The latest quarterly report of the Nigerian Electricity Regulatory Commission (NERC) has shown that the nation’s power grid collapsed 97 times since the privatisation of the power sector in 2013, a period of five years, three months.
According to the report, the grid suffered 73 total and 24 partial collapses between November 1, 2013 and January 31, 2019.
A total system collapse means total blackout nationwide, while partial system collapse is a failure of a section of the grid, according to NERC.
The grid has continued to suffer system collapse over the years amid a lack of spinning reserve that is meant to forestall such occurrences.
Spinning reserve is the generation capacity that is online but unloaded and that can respond within 10 minutes to compensate for generation or transmission outages.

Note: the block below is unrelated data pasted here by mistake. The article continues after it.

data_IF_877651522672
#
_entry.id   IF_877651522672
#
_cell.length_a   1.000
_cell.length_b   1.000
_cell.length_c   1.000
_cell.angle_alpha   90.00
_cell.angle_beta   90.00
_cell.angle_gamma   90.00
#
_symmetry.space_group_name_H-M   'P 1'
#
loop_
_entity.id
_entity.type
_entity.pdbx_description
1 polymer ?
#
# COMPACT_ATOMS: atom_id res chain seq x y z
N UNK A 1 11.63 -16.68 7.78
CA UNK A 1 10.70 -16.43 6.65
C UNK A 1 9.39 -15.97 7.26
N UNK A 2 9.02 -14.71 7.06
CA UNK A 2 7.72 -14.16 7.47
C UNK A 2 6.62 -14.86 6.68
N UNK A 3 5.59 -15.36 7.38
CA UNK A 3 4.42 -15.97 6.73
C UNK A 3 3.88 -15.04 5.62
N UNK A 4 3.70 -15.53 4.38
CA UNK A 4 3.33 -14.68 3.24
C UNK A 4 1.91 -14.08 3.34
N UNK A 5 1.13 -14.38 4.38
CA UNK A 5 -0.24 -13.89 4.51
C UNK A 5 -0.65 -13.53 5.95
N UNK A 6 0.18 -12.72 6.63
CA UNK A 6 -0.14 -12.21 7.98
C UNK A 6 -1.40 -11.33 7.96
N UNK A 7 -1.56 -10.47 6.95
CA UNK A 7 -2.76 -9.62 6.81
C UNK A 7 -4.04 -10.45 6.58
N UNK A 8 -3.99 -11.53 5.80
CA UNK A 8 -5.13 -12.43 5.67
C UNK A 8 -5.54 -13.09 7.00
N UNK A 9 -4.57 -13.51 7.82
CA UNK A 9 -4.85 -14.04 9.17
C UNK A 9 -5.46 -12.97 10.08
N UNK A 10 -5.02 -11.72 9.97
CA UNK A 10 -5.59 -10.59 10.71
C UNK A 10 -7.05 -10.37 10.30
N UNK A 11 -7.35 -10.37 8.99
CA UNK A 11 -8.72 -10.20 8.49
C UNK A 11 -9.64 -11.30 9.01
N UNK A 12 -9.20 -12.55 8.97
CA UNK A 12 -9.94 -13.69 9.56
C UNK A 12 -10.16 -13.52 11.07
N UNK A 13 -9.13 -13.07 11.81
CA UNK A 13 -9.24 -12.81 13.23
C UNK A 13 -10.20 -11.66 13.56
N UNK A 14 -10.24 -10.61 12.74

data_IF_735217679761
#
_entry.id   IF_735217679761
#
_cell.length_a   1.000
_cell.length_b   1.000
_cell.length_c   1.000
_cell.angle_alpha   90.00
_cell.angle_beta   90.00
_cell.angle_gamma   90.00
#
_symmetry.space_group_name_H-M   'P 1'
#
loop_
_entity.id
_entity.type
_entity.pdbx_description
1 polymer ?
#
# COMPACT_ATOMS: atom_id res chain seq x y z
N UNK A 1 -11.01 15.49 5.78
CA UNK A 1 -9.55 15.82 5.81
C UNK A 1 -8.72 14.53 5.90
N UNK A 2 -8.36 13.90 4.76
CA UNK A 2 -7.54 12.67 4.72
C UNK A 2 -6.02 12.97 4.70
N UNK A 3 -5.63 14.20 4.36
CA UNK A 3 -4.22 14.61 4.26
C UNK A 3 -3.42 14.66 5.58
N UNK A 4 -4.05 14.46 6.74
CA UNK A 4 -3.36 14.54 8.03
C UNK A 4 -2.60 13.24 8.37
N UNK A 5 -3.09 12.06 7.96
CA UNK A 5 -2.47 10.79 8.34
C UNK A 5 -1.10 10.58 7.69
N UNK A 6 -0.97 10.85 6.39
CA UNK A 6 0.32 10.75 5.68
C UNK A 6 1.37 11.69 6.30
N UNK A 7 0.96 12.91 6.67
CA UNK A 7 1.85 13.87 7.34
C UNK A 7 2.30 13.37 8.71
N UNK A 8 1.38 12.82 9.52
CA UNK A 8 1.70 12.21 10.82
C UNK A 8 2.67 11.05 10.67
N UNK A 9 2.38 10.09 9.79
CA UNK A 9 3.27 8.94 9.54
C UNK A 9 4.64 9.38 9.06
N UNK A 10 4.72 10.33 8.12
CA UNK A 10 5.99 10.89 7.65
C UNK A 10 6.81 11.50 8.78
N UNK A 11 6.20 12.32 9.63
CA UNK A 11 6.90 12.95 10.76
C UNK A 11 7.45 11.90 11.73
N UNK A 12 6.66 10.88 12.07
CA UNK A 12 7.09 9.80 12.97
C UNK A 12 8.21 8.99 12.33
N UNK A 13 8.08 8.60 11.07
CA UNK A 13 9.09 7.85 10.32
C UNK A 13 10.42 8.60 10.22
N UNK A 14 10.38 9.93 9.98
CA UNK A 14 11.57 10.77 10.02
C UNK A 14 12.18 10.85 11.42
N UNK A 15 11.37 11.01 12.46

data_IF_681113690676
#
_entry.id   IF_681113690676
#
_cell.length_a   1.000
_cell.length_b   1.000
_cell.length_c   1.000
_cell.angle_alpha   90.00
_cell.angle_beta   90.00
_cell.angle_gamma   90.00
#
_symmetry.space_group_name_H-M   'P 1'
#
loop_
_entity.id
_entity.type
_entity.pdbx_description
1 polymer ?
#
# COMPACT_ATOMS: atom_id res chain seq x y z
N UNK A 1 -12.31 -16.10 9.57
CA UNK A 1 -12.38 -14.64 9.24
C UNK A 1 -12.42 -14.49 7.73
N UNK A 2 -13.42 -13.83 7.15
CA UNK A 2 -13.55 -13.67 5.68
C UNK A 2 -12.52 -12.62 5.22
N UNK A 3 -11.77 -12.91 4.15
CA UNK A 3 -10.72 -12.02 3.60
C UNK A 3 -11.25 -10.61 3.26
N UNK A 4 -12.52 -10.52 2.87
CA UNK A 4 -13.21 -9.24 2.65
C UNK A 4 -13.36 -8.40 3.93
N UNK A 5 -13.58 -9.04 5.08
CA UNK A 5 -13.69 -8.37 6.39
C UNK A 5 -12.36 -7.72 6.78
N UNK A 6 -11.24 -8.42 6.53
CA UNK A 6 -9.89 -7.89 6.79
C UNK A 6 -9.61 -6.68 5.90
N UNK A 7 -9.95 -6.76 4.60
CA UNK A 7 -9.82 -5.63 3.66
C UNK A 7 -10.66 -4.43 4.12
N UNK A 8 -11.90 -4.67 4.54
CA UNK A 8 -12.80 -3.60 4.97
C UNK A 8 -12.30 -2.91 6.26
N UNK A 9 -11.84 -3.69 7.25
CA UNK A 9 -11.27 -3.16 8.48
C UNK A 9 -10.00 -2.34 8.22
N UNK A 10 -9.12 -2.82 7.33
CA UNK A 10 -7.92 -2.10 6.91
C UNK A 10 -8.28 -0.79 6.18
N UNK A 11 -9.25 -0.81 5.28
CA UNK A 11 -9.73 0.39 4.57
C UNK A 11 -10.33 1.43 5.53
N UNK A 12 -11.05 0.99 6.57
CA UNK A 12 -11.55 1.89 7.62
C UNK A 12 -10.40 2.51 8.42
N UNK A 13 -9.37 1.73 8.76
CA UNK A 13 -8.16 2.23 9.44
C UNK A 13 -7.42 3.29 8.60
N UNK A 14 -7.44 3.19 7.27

Five power stations, Egbin, Delta, Geregu NIPP, Omotosho NIPP and Olorunshogo NIPP, meant to provide spinning reserves, had any actual reserve as of 6am on Thursday, with the contracted reserve put at 295 megawatts.
The commission however said in order to prevent further decline in the grid stability, it would, in collaboration with the TCN, intensify its monitoring and supervision effort to ensure strict compliance with the System Operator’s directives “to generators on free governor and frequency control mode in line with the provisions of the subsisting operating codes in the industry.
“Furthermore, the commission has approved the extraordinary application by the TCN to competitively procure spinning reserves. This is to guarantee adequate spinning reserves for proper management of the grid by the System Operator,” NERC added.
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